Also, using frameworks like Ruby on Rails I feel abstracted far enough from the database level that the change really wasn't too difficult. It makes me wish I hadn't used MySQL in the first place, and started with SQLite because of its support on mobile devices, or Postgres.

Mobile App Competition Results


This post is long in the coming... actually should have been written at the end of November.  Brief recap about Growing Pains and how it took home some awesome awards in the BYU Mobile App Competition.  We had big plans for Growing Pains, but at the time of the submission deadline we were probably only 40-50% done with our first iteration feature set. I honestly was not expecting to take home much from the competition.  The one award I was fairly confident about was the best Ruby on Rails backend, mostly because I was guessing that we were one of the only RoR backends.

My sister Kandace and I were there and were pumped when they announced Growing Pains as a top-16 semifinalist out of 25, with a guaranteed $250 cash prize.  Dru couldn't make it because it was during the day and she would have to miss work.  All 16 semi-finalists gave a 2 minute demo and presentation on their app, which was exciting for me.  I've never made a pitch to 500 people before.

Then the awards... Kandace and I were super stoked when the first award they gave out -- BizVector award for business potential from MokiNetworks -- was given to Growing Pains!  $100 gift card.  Sweet!  Next up the finalists.  Again, the very first app they announced (which just added to the excitement and surprise) was Growing Pains, 5th place with a $1000 cash prize.  Other top apps included a couple games and 2 business productivity apps, with a top cash prize of $3000.  We also won the Ruby on Rails API award, which was a iPad for each team member.  In total we came away with $2100 in awards and prize money, plus a heavy dose of validation and encouragement about our idea and the direction Growing Pains was heading.


We've continued working on Growing Pains and recently started beta testing with couple family members.  If you're interested in giving us some pre-release feedback - let me know!

Duplicate an SQL Record

When working with SQL databases there are times you want to clone database rows and for whatever reason don't want to write out a ton of INSERT statements.  This would be easily handled by

insert into users select * from user where username="webuser1";

except that this will not handle unique key contraints, i.e. when your ssn or user_id fields must remain unique.  One convenient way to get around the restrictions on unique keys it to create a temporary table, clone the record, change necessary fields, then copy is back to the original table.
WHERE username="webuser1";
UPDATE users2 SET username=webuser2; ## Change the username to be unique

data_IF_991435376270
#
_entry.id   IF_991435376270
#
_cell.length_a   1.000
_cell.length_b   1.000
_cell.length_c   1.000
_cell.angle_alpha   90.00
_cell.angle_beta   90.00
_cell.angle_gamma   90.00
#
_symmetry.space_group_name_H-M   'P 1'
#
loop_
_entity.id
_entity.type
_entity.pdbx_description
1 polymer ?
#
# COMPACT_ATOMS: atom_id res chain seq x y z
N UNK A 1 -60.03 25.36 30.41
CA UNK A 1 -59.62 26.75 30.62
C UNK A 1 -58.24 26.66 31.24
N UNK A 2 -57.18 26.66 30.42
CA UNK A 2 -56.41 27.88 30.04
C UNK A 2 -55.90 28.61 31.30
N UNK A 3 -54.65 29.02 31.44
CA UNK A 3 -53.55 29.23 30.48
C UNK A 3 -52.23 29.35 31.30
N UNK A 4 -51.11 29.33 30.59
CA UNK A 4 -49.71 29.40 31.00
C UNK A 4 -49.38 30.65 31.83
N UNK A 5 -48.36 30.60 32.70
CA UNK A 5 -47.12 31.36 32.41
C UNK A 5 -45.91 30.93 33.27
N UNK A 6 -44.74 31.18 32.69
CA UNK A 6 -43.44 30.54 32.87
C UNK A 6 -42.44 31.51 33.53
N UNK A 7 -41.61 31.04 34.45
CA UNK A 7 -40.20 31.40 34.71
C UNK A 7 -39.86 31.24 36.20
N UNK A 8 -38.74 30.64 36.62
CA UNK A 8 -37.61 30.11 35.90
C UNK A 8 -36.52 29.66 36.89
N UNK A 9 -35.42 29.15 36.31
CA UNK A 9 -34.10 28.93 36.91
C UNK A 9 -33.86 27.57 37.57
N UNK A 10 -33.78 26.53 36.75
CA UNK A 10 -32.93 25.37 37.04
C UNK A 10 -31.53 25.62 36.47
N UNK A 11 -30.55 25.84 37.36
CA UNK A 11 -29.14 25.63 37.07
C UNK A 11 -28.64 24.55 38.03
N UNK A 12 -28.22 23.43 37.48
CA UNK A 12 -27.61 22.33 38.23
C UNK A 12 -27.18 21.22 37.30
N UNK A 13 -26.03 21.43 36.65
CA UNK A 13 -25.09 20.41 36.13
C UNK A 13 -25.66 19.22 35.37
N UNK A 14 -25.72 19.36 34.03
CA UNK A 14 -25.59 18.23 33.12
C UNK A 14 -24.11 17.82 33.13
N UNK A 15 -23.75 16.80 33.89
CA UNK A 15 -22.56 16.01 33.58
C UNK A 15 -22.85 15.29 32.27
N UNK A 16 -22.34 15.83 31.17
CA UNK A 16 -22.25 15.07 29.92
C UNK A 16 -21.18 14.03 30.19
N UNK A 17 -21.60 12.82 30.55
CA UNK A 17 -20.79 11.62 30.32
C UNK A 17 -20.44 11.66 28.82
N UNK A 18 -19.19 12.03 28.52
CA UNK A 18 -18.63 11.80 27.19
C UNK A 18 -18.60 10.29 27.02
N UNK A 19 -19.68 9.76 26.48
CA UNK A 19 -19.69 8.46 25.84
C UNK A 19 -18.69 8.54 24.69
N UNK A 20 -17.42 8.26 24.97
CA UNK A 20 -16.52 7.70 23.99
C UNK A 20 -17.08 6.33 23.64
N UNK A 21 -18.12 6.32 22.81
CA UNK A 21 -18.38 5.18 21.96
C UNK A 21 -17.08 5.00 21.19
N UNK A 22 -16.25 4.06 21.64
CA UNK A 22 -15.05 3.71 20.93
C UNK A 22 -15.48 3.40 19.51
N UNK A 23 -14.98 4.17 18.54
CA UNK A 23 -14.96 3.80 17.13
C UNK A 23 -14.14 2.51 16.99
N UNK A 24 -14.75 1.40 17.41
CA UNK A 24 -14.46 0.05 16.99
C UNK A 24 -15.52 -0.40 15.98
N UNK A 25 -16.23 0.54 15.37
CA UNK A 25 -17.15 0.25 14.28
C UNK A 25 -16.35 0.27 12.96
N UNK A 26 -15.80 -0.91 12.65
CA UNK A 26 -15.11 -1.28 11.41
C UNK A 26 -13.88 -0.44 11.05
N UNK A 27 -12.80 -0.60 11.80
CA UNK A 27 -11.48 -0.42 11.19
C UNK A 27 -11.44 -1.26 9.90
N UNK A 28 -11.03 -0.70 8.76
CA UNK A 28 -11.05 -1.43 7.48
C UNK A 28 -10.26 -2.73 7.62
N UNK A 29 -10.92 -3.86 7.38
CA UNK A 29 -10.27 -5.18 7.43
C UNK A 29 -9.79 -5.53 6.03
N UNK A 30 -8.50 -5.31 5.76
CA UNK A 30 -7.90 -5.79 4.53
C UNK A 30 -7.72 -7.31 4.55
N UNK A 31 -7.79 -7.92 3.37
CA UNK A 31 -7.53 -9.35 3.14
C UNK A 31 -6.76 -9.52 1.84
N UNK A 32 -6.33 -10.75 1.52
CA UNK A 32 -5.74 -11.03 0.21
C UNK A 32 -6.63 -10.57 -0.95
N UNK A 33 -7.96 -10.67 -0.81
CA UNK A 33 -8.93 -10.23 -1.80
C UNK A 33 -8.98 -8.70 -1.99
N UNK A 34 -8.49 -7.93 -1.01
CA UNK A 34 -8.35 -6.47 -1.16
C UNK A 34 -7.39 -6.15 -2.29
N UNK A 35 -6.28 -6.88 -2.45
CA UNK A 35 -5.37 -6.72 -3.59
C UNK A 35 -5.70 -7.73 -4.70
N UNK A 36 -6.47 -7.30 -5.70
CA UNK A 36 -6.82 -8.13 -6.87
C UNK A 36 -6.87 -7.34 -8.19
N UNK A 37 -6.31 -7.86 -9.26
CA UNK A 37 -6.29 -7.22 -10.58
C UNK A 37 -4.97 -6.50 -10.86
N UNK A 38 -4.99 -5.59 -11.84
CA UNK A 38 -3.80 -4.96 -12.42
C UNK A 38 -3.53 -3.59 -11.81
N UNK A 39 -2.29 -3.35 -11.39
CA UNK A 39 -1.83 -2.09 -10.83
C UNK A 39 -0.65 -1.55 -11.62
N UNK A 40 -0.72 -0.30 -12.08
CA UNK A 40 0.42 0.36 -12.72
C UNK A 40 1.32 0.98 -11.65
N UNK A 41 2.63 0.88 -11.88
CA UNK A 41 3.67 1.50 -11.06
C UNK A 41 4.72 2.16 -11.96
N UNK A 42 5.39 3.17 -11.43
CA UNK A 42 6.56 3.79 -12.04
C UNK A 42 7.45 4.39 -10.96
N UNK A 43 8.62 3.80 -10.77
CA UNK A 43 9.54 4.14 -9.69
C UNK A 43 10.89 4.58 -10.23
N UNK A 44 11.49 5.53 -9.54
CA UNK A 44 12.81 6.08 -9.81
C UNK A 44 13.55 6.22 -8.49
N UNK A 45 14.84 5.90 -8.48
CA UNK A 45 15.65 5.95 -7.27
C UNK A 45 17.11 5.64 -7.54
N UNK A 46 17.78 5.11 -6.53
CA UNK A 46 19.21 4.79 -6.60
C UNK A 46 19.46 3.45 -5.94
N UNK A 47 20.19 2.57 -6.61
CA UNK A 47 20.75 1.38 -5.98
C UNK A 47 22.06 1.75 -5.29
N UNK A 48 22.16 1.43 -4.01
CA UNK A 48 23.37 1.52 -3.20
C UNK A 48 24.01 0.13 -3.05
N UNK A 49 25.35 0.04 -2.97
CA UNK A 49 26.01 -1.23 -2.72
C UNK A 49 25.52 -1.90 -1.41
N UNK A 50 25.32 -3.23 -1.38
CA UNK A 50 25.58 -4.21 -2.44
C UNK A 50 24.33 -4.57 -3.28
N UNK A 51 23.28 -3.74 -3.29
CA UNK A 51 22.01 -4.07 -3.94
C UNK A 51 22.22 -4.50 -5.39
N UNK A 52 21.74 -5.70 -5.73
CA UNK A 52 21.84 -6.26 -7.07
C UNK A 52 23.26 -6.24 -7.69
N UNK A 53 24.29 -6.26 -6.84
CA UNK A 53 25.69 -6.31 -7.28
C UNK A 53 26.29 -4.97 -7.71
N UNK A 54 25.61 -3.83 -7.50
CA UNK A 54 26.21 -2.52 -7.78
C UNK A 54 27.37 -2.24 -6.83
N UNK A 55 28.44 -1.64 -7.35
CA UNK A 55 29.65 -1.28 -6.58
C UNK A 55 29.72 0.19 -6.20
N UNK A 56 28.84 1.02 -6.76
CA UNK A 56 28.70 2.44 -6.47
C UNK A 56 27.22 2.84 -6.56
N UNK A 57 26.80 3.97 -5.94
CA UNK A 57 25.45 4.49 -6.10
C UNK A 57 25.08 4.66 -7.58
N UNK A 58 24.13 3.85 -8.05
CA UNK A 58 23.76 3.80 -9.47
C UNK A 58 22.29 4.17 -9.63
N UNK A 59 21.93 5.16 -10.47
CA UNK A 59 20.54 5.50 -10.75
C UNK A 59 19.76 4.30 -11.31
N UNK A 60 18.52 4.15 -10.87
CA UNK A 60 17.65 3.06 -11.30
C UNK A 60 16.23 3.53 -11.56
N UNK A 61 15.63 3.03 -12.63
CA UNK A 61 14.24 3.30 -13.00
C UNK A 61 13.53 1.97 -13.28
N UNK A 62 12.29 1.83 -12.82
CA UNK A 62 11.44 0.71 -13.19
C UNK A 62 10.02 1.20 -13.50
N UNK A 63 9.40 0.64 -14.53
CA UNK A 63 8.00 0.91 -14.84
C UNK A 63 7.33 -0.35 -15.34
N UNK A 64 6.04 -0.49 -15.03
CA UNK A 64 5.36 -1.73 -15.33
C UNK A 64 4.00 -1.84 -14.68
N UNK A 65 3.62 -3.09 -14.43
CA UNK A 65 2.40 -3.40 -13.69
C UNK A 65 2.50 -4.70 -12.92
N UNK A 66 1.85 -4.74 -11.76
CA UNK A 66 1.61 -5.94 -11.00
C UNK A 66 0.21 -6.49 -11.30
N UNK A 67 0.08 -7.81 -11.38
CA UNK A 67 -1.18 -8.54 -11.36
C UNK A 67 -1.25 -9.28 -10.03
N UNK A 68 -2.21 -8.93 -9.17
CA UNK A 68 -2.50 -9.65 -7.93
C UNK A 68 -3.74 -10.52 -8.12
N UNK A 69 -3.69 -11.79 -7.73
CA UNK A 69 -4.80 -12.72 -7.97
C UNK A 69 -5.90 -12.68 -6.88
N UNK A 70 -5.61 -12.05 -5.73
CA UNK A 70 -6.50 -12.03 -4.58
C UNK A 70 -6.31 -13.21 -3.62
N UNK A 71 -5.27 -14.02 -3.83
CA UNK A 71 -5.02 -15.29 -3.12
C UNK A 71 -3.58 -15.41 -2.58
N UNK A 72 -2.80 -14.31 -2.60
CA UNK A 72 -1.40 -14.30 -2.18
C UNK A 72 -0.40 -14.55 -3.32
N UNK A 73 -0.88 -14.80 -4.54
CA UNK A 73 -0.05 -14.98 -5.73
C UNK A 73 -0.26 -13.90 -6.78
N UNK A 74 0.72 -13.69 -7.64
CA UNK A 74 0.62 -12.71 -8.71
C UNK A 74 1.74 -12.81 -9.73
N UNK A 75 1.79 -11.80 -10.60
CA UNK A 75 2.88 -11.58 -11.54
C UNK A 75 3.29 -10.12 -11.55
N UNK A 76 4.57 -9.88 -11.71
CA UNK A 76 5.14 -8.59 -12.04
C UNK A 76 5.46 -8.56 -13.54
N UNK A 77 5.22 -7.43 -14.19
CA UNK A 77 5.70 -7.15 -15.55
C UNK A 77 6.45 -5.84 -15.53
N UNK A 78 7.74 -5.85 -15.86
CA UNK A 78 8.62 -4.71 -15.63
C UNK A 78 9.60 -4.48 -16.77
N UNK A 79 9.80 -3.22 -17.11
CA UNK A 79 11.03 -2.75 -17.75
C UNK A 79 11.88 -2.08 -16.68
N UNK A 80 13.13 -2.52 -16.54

## Update any other fields that must be unique
DROP TABLE users2;

Tablet or Laptop

A past professor recently asked island (the information systems forum/community I participate in) whether he should get a tablet or a laptop for his teenage daughter.  She's been asking for a tablet, and he wants a solution that will work for her for both play and for school and homework.  It's an interesting question and very interesting topic since laptops and tablets are accepted for use in many high schools across the US.  When I was in high school (2001-2005) using a laptop at school wasn't even a consideration.  I wonder what kids will have in 30 years...

Here are my recommendations at around the $300 price:
  1. Nexus 10
  2. iPad 2
  3. Windows Surface (with condition)

The Nexus 10 is going to be pretty ideal for this situation.  I think a high schooler can very reasonably do their studying and homework on a tablet, with the exception of research papers and essays.  For those he or she may need to use the family computer (or at least a keyboard dock), but I wouldn't consider that case enough reasoning to go with a laptop instead of a tablet, especially if they're already wanting a tablet.  I have a Nexus 7 and I really like it for reading and for taking notes.  I love Evernote because it's on every platform I could dream of using (web, iOS, Android, Amazon, OS X, Windows, and even Windows Phone, but not Linux AFAIK).

As another option I think you can get a 16GB iPad 2 in that price range, which would be a great choice as well.  It also wouldn't be brand new, which may or may not be important to a parent.  I know some would rather their teenagers have a older generation version of a project than something fresh off the shelves.
About the Microsoft Surface... if it were 1 year from now, I would recommend getting a used Surface.  It would definitely have all the windows based functionality that someone could need.  However because it just was released Friday and its price point is $499, I don't think it's a good option today.  But it's worth mentioning.

The new Copyright Alert System

Relating to my Information Security class (and just listening to local news driving home from school), I've recently heard quite a bit about the new Copyright Alert System.  I decided to do a little reading and learn more about it.  A lot of my comments come from reading this hackernews article... http://thehackernews.com/2012/10/isps-will-warn-you-about-pirate-content.html#sthash.hqrC94wn.dpbs. The Copyright Alert System (CAS) will begin showing up in the U.S. in late 2012, according to the U.S. Center for Copyright Information. The new Copyright Alert System has partnered with Internet Service Providers (ISPs) such as AT&T, Cablevision, Comcast, Time Warner Cable, and Verizon to deter subscribers from infringement over peer-to-peer networks. Providers’ implementation may vary, but their respective flavors of ISPs are expected to roll out within the next two months.